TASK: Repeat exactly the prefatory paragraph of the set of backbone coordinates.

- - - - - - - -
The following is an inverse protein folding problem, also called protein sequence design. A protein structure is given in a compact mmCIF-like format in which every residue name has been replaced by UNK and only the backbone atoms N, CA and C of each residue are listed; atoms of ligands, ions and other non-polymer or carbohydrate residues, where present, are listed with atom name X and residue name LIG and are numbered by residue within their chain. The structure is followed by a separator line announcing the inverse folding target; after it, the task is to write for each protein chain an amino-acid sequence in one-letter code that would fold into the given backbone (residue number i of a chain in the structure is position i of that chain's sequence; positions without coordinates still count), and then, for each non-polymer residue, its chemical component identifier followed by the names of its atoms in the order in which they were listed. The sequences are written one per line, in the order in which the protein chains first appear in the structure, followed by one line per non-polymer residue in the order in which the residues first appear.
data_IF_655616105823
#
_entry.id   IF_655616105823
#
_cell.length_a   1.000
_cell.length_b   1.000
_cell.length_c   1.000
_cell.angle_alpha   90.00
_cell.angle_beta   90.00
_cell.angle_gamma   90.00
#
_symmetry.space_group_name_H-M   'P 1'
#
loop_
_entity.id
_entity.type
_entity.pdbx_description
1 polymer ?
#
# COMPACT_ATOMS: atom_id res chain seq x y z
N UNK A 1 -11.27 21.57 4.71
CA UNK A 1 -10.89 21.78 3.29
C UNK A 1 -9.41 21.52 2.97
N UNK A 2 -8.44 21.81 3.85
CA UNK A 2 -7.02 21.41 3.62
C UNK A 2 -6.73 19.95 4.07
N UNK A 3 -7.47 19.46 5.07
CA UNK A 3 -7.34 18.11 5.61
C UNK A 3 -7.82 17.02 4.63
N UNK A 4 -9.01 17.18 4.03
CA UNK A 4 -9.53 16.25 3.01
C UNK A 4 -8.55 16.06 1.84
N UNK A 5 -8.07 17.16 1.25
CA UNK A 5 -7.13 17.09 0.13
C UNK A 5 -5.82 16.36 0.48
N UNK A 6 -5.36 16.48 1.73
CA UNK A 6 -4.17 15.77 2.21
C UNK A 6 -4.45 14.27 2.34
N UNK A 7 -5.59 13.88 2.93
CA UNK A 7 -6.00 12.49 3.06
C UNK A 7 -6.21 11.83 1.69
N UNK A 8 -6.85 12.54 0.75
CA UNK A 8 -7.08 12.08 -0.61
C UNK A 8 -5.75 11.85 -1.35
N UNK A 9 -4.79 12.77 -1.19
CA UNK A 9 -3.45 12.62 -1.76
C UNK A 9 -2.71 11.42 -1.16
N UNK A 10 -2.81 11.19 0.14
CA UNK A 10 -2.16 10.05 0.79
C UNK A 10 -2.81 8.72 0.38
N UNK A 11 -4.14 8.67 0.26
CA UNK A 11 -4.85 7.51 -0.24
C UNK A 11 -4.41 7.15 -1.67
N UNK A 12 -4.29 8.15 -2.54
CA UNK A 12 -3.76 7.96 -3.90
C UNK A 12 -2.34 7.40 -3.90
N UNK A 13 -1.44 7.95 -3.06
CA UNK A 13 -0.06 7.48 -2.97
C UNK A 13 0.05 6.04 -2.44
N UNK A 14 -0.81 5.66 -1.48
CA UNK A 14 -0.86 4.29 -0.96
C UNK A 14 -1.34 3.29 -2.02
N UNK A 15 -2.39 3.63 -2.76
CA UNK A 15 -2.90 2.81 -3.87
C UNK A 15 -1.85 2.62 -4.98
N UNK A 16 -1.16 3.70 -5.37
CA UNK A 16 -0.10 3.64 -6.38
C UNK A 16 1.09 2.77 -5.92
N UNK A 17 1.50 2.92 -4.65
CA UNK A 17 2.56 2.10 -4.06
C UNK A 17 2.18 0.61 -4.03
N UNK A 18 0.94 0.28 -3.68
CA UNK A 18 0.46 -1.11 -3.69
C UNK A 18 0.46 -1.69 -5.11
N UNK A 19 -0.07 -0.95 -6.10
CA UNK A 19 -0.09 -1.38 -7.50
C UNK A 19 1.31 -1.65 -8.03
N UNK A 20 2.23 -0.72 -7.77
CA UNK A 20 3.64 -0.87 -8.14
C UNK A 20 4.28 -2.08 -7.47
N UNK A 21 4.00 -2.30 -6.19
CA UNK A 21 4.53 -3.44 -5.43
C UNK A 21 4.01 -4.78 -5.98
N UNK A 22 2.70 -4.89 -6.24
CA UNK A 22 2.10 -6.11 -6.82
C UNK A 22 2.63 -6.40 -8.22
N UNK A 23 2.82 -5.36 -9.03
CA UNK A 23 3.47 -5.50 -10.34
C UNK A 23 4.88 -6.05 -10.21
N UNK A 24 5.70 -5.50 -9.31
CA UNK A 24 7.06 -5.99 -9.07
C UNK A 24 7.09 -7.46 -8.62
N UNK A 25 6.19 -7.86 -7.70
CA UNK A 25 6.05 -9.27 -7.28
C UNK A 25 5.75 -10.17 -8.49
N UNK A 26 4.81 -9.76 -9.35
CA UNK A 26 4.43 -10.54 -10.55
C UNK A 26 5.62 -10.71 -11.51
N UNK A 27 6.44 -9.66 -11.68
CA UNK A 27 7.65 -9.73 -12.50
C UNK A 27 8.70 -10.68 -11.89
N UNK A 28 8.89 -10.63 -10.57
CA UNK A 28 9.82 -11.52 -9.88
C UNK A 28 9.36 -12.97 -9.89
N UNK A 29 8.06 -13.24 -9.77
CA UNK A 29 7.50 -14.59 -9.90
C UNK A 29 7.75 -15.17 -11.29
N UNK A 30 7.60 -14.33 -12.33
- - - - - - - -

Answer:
The following is an inverse protein folding problem, also called protein sequence design. A protein structure is given in a compact mmCIF-like format in which every residue name has been replaced by UNK and only the backbone atoms N, CA and C of each residue are listed; atoms of ligands, ions and other non-polymer or carbohydrate residues, where present, are listed with atom name X and residue name LIG and are numbered by residue within their chain. The structure is followed by a separator line announcing the inverse folding target; after it, the task is to write for each protein chain an amino-acid sequence in one-letter code that would fold into the given backbone (residue number i of a chain in the structure is position i of that chain's sequence; positions without coordinates still count), and then, for each non-polymer residue, its chemical component identifier followed by the names of its atoms in the order in which they were listed. The sequences are written one per line, in the order in which the protein chains first appear in the structure, followed by one line per non-polymer residue in the order in which the residues first appear.